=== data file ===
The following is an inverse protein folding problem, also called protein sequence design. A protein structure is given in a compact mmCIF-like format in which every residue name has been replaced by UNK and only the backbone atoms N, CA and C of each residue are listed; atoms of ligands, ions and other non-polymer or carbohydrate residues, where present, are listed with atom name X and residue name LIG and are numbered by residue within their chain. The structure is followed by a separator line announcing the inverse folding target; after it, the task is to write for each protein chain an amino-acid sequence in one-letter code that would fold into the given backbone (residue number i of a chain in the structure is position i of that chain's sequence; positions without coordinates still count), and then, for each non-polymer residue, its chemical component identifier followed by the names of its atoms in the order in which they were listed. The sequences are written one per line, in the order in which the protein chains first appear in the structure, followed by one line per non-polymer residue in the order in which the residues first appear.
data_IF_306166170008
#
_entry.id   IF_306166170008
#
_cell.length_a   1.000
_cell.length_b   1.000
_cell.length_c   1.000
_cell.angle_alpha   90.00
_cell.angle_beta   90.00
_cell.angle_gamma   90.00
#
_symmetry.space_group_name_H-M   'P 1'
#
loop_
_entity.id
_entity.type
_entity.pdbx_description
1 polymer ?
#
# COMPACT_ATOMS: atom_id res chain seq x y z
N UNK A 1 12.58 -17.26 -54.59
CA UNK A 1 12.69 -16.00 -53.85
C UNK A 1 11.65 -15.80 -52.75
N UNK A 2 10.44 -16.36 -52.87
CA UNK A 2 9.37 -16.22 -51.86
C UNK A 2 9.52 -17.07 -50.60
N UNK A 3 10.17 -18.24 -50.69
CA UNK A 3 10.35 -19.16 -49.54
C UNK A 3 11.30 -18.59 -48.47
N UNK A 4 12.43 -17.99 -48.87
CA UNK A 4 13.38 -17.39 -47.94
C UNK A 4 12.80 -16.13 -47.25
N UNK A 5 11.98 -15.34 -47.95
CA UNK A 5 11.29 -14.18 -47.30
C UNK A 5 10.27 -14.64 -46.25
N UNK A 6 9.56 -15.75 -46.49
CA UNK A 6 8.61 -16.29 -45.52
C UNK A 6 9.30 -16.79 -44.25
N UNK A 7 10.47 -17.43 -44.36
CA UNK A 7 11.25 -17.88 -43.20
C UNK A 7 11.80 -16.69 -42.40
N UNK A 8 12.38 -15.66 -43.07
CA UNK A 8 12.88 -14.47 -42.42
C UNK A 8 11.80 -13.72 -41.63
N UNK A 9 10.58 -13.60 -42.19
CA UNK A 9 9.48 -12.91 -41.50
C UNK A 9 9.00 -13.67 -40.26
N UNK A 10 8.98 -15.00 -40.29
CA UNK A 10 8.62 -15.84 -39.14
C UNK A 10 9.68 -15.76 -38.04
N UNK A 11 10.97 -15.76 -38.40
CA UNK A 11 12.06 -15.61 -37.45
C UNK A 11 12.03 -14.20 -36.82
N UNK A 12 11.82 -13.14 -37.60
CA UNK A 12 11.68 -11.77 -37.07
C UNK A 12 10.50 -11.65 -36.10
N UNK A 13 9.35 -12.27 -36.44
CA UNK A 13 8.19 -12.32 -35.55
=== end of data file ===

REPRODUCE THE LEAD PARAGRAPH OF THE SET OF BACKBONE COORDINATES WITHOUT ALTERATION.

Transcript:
The following is an inverse protein folding problem, also called protein sequence design. A protein structure is given in a compact mmCIF-like format in which every residue name has been replaced by UNK and only the backbone atoms N, CA and C of each residue are listed; atoms of ligands, ions and other non-polymer or carbohydrate residues, where present, are listed with atom name X and residue name LIG and are numbered by residue within their chain. The structure is followed by a separator line announcing the inverse folding target; after it, the task is to write for each protein chain an amino-acid sequence in one-letter code that would fold into the given backbone (residue number i of a chain in the structure is position i of that chain's sequence; positions without coordinates still count), and then, for each non-polymer residue, its chemical component identifier followed by the names of its atoms in the order in which they were listed. The sequences are written one per line, in the order in which the protein chains first appear in the structure, followed by one line per non-polymer residue in the order in which the residues first appear.